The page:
Despite the well-established data demonstrating that pediatric vaccines are life-saving, safe, and effective, significant obstacles remain to their implementation, on both patient and provider levels.1,2 Data from several studies have shown that there is a strong correlation between provider and parent attitudes and that one of the strongest factors associated with parental vaccine acceptance is the recommendation of the healthcare provider.2,3

On the part of parents, hesitation to accept some vaccines and refuse or delay others, include past history with health services, family histories, confidence in science and medical authorities, and media influence.1 Healthcare providers—especially pediatricians—are generally advocates of vaccination, but the factors contributing to hesitation on their part are less well understood. Moreover, vaccine hesitancy among pediatricians is underrecognized.1

A recent study examines rates of vaccine hesitancy among pediatric providers, the reasons for these concerns, and suggested educational interventions that might improve vaccine confidence and adherence to guidelines.2

The researchers administered a one-page questionnaire regarding healthcare provider vaccine attitudes and practices to 680 attendees at American Academy of Pediatrics (AAP)-sponsored vaccine conferences between June and November of 2013. Participants included physicians and nurses and encompassed practitioners in rural, suburban, and mixed geographical regions.

The researchers found that 99% of participants routinely recommended standard pediatric vaccines, but 5% stated that they did not routinely recommend influenza and/or human papillomavirus (HPV) vaccines. The most often-stated concerns focused on vaccine efficacy (31%) and safety (13%). Providers demonstrated “misperceptions” regarding vaccines, including the belief that vaccines cause autism (5%).  

“I find it alarming that 5% of the providers self-reported their belief that vaccines can cause autism. This hypothesis has been disproven, and while I understand that we need to do a better job at educating our families on how to interpret and understand evidence based medicine, our colleagues should be able to do so,” said study author Joseph Domachowske, MD, Professor of Pediatrics and Professor of Microbiology and Immunology at the State University of New York Upstate Medical Center in Syracuse, NY.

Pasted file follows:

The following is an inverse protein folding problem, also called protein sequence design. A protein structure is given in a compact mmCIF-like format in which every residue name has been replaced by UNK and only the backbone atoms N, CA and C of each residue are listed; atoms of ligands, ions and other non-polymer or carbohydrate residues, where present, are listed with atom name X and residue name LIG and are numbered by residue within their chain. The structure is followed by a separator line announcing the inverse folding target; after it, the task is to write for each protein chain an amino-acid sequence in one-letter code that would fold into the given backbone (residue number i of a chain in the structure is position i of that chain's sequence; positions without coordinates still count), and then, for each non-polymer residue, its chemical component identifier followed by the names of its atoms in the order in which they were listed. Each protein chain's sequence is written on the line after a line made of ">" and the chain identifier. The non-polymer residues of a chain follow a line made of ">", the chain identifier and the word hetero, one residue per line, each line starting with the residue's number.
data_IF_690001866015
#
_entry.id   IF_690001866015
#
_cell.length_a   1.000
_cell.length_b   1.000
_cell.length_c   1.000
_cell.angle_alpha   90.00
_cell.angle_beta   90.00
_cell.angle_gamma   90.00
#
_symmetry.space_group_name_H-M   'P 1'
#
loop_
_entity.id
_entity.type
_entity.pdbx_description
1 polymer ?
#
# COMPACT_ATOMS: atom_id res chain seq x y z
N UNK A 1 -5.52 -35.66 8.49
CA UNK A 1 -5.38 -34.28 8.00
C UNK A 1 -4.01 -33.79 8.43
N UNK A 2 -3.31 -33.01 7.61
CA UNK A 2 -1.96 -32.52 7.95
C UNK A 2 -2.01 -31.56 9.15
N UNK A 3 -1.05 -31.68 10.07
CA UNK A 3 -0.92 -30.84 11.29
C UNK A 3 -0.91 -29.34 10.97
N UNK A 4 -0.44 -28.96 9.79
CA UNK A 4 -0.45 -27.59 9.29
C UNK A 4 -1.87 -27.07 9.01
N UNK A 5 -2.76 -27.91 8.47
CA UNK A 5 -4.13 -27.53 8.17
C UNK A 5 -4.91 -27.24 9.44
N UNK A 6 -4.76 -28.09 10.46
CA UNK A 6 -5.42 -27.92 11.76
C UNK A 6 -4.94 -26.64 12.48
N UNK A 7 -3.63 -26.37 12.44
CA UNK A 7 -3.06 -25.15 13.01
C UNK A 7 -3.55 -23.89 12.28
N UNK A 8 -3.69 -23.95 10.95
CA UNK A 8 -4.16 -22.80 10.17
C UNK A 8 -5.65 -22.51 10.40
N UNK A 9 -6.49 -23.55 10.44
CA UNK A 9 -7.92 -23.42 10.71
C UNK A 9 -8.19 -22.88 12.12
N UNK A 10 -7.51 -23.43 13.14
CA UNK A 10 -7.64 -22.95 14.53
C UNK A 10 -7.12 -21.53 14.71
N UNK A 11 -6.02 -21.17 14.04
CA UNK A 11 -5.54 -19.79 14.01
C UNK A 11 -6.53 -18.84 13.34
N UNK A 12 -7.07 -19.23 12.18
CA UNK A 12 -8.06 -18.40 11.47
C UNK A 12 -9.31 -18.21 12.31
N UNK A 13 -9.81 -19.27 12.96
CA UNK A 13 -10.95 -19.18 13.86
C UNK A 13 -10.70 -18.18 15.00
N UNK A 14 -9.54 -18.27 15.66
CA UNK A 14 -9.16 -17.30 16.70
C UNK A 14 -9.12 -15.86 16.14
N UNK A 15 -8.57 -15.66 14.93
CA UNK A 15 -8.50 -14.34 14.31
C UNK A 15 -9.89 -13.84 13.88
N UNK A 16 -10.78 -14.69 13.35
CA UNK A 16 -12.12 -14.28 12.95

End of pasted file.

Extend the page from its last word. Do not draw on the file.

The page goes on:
Other misperceptions revealed in the survey include administering multiple vaccines at a single visit reduces vaccine efficacy (6%) or overwhelms the immune system (9%), and administering the HPV vaccine increases the likelihood of unprotected adolescent sexual activity (4%). Six percent of providers who did not routinely recommend all pediatric vaccines described themselves as “vaccine hesitant.

“The self-reported belief that administering multiple vaccines at a single visit can overwhelm the immune system is also troubling. Each and every new vaccine added to the pediatric schedule is required (by the FDA) to be tested for this possibility. Any research vaccine that is shown to reduce the immune response of any of the standard vaccines does not meet the FDA requirements for approved human use. While this has been shown for a few research vaccines, the majority of new vaccines studied do not demonstrate any interference,” said Dr. Domachowske. “Four percent of providers in our study believed that HPV vaccine receipt would increase adolescent sexual activity. This notion is completely counter to everything we now about how and when adolescents make their sexual debut. Teens certainly do not report that they need to wait until the HPV vaccine series is completed before entering into a sexual relationship.”